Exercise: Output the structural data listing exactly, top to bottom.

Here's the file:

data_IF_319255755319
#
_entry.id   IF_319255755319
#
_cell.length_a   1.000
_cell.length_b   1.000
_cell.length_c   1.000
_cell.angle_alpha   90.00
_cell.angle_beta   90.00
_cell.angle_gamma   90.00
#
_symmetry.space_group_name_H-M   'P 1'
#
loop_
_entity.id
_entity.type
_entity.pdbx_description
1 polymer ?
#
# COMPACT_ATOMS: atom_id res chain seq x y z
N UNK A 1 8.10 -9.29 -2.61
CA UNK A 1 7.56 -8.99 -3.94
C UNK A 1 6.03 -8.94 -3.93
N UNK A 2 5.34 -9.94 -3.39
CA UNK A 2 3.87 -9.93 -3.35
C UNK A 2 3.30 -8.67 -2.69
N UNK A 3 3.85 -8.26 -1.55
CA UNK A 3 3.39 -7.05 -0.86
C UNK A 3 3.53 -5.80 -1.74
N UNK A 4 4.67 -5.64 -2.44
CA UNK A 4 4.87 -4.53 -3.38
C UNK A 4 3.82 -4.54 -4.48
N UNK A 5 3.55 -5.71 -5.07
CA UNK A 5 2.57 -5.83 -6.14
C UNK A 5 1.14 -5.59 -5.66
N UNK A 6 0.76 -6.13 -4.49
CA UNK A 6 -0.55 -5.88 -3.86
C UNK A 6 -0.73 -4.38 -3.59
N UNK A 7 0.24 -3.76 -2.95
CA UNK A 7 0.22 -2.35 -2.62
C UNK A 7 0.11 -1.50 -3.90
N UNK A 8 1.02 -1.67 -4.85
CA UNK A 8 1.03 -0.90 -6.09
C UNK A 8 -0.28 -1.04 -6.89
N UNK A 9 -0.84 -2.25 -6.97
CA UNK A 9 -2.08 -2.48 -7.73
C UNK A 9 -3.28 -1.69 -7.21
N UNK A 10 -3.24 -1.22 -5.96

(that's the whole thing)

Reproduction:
data_IF_319255755319
#
_entry.id   IF_319255755319
#
_cell.length_a   1.000
_cell.length_b   1.000
_cell.length_c   1.000
_cell.angle_alpha   90.00
_cell.angle_beta   90.00
_cell.angle_gamma   90.00
#
_symmetry.space_group_name_H-M   'P 1'
#
loop_
_entity.id
_entity.type
_entity.pdbx_description
1 polymer ?
#
# COMPACT_ATOMS: atom_id res chain seq x y z
N UNK A 1 8.10 -9.29 -2.61
CA UNK A 1 7.56 -8.99 -3.94
C UNK A 1 6.03 -8.94 -3.93
N UNK A 2 5.34 -9.94 -3.39
CA UNK A 2 3.87 -9.93 -3.35
C UNK A 2 3.30 -8.67 -2.69
N UNK A 3 3.85 -8.26 -1.55
CA UNK A 3 3.39 -7.05 -0.86
C UNK A 3 3.53 -5.80 -1.74
N UNK A 4 4.67 -5.64 -2.44
CA UNK A 4 4.87 -4.53 -3.38
C UNK A 4 3.82 -4.54 -4.48
N UNK A 5 3.55 -5.71 -5.07
CA UNK A 5 2.57 -5.83 -6.14
C UNK A 5 1.14 -5.59 -5.66
N UNK A 6 0.76 -6.13 -4.49
CA UNK A 6 -0.55 -5.88 -3.86
C UNK A 6 -0.73 -4.38 -3.59
N UNK A 7 0.24 -3.76 -2.95
CA UNK A 7 0.22 -2.35 -2.62
C UNK A 7 0.11 -1.50 -3.90
N UNK A 8 1.02 -1.67 -4.85
CA UNK A 8 1.03 -0.90 -6.09
C UNK A 8 -0.28 -1.04 -6.89
N UNK A 9 -0.84 -2.25 -6.97
CA UNK A 9 -2.08 -2.48 -7.73
C UNK A 9 -3.28 -1.69 -7.21
N UNK A 10 -3.24 -1.22 -5.96